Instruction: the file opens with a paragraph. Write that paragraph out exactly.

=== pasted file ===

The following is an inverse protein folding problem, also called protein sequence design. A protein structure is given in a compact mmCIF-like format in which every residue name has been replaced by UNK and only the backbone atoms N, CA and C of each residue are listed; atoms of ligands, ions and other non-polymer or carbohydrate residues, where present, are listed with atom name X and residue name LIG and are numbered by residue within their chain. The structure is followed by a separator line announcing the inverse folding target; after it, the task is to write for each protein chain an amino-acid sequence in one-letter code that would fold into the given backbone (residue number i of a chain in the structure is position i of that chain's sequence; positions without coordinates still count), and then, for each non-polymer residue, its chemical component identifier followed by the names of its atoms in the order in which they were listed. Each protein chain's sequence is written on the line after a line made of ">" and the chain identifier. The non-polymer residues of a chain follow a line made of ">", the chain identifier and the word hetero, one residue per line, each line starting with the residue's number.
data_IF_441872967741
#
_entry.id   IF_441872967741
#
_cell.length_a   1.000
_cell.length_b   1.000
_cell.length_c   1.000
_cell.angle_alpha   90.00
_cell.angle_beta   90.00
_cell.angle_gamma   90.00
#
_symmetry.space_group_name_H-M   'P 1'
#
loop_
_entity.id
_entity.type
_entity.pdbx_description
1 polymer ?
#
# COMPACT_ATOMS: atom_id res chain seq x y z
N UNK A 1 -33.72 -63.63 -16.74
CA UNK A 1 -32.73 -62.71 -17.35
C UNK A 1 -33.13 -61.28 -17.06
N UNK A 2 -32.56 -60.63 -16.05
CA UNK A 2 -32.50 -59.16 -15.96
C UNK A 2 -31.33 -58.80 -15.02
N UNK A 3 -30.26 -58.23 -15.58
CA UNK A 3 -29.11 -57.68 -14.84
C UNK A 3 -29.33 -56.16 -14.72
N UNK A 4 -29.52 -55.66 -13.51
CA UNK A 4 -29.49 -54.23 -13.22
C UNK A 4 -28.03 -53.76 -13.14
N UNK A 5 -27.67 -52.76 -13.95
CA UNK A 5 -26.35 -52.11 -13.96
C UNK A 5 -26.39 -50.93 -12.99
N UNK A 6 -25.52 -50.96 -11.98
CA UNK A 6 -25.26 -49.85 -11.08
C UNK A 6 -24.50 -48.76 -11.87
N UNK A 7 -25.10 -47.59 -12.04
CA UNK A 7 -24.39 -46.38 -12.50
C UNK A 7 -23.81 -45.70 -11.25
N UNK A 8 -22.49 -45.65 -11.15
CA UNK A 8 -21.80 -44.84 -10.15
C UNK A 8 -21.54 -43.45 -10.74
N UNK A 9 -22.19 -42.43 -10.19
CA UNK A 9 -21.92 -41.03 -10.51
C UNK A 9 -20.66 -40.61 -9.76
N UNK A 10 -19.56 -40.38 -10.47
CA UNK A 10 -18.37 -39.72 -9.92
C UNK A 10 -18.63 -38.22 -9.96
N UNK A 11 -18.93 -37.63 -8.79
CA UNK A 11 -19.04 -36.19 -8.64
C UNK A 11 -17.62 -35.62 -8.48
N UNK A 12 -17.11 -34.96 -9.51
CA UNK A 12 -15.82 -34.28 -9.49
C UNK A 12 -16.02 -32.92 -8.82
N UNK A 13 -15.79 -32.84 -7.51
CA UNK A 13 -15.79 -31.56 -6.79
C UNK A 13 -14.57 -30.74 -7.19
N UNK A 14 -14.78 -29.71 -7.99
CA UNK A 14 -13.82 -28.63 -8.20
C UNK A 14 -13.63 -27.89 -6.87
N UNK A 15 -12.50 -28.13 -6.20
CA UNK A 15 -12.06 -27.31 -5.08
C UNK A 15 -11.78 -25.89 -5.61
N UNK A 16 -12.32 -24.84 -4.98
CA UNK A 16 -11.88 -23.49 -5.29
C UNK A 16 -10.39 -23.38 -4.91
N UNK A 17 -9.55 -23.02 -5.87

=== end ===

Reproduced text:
The following is an inverse protein folding problem, also called protein sequence design. A protein structure is given in a compact mmCIF-like format in which every residue name has been replaced by UNK and only the backbone atoms N, CA and C of each residue are listed; atoms of ligands, ions and other non-polymer or carbohydrate residues, where present, are listed with atom name X and residue name LIG and are numbered by residue within their chain. The structure is followed by a separator line announcing the inverse folding target; after it, the task is to write for each protein chain an amino-acid sequence in one-letter code that would fold into the given backbone (residue number i of a chain in the structure is position i of that chain's sequence; positions without coordinates still count), and then, for each non-polymer residue, its chemical component identifier followed by the names of its atoms in the order in which they were listed. Each protein chain's sequence is written on the line after a line made of ">" and the chain identifier. The non-polymer residues of a chain follow a line made of ">", the chain identifier and the word hetero, one residue per line, each line starting with the residue's number.